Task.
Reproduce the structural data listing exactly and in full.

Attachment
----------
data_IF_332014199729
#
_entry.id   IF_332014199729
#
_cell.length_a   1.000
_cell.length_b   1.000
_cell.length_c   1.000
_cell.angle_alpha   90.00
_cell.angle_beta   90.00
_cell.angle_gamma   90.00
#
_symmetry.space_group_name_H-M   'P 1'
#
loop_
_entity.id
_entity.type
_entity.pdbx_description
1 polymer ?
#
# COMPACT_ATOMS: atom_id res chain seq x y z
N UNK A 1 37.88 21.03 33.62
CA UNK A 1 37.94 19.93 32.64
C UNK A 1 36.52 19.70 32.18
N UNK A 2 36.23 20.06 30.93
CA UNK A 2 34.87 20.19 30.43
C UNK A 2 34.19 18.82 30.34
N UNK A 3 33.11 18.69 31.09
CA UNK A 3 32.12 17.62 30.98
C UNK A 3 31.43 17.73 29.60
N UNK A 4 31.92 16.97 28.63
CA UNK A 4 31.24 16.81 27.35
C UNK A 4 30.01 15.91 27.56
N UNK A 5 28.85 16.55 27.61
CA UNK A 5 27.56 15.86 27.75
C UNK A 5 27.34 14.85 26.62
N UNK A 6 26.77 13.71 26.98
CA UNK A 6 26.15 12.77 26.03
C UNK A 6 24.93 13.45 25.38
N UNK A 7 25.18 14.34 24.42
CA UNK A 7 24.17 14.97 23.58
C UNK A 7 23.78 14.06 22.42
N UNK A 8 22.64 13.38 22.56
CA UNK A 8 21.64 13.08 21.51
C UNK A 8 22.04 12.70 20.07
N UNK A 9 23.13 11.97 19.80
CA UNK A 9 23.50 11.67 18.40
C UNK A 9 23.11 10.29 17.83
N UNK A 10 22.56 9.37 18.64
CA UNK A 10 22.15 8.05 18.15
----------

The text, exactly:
data_IF_332014199729
#
_entry.id   IF_332014199729
#
_cell.length_a   1.000
_cell.length_b   1.000
_cell.length_c   1.000
_cell.angle_alpha   90.00
_cell.angle_beta   90.00
_cell.angle_gamma   90.00
#
_symmetry.space_group_name_H-M   'P 1'
#
loop_
_entity.id
_entity.type
_entity.pdbx_description
1 polymer ?
#
# COMPACT_ATOMS: atom_id res chain seq x y z
N UNK A 1 37.88 21.03 33.62
CA UNK A 1 37.94 19.93 32.64
C UNK A 1 36.52 19.70 32.18
N UNK A 2 36.23 20.06 30.93
CA UNK A 2 34.87 20.19 30.43
C UNK A 2 34.19 18.82 30.34
N UNK A 3 33.11 18.69 31.09
CA UNK A 3 32.12 17.62 30.98
C UNK A 3 31.43 17.73 29.60
N UNK A 4 31.92 16.97 28.63
CA UNK A 4 31.24 16.81 27.35
C UNK A 4 30.01 15.91 27.56
N UNK A 5 28.85 16.55 27.61
CA UNK A 5 27.56 15.86 27.75
C UNK A 5 27.34 14.85 26.62
N UNK A 6 26.77 13.71 26.98
CA UNK A 6 26.15 12.77 26.03
C UNK A 6 24.93 13.45 25.38
N UNK A 7 25.18 14.34 24.42
CA UNK A 7 24.17 14.97 23.58
C UNK A 7 23.78 14.06 22.42
N UNK A 8 22.64 13.38 22.56
CA UNK A 8 21.64 13.08 21.51
C UNK A 8 22.04 12.70 20.07
N UNK A 9 23.13 11.97 19.80
CA UNK A 9 23.50 11.67 18.40
C UNK A 9 23.11 10.29 17.83
N UNK A 10 22.56 9.37 18.64
CA UNK A 10 22.15 8.05 18.15